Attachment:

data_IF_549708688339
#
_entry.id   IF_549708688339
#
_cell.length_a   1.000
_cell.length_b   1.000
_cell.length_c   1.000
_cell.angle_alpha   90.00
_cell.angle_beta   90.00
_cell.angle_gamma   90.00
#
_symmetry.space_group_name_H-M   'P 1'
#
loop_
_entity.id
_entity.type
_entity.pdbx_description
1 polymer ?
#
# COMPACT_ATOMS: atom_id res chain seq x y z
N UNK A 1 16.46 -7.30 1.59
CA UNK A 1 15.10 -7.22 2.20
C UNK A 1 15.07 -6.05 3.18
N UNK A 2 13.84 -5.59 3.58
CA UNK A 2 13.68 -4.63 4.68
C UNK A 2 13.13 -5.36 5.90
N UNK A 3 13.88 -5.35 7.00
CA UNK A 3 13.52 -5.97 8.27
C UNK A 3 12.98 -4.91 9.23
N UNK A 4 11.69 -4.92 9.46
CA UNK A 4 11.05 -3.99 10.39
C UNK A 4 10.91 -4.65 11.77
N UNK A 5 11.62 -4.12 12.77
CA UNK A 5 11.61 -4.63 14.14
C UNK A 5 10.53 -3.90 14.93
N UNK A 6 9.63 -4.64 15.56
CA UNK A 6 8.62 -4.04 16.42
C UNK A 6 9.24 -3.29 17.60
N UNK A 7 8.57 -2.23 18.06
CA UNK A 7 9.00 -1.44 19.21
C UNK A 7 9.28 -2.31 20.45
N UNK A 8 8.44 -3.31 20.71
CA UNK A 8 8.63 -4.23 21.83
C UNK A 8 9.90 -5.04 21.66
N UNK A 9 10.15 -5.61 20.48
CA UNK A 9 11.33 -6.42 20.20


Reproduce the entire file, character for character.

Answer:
data_IF_549708688339
#
_entry.id   IF_549708688339
#
_cell.length_a   1.000
_cell.length_b   1.000
_cell.length_c   1.000
_cell.angle_alpha   90.00
_cell.angle_beta   90.00
_cell.angle_gamma   90.00
#
_symmetry.space_group_name_H-M   'P 1'
#
loop_
_entity.id
_entity.type
_entity.pdbx_description
1 polymer ?
#
# COMPACT_ATOMS: atom_id res chain seq x y z
N UNK A 1 16.46 -7.30 1.59
CA UNK A 1 15.10 -7.22 2.20
C UNK A 1 15.07 -6.05 3.18
N UNK A 2 13.84 -5.59 3.58
CA UNK A 2 13.68 -4.63 4.68
C UNK A 2 13.13 -5.36 5.90
N UNK A 3 13.88 -5.35 7.00
CA UNK A 3 13.52 -5.97 8.27
C UNK A 3 12.98 -4.91 9.23
N UNK A 4 11.69 -4.92 9.46
CA UNK A 4 11.05 -3.99 10.39
C UNK A 4 10.91 -4.65 11.77
N UNK A 5 11.62 -4.12 12.77
CA UNK A 5 11.61 -4.63 14.14
C UNK A 5 10.53 -3.90 14.93
N UNK A 6 9.63 -4.64 15.56
CA UNK A 6 8.62 -4.04 16.42
C UNK A 6 9.24 -3.29 17.60
N UNK A 7 8.57 -2.23 18.06
CA UNK A 7 9.00 -1.44 19.21
C UNK A 7 9.28 -2.31 20.45
N UNK A 8 8.44 -3.31 20.71
CA UNK A 8 8.63 -4.23 21.83
C UNK A 8 9.90 -5.04 21.66
N UNK A 9 10.15 -5.61 20.48
CA UNK A 9 11.33 -6.42 20.20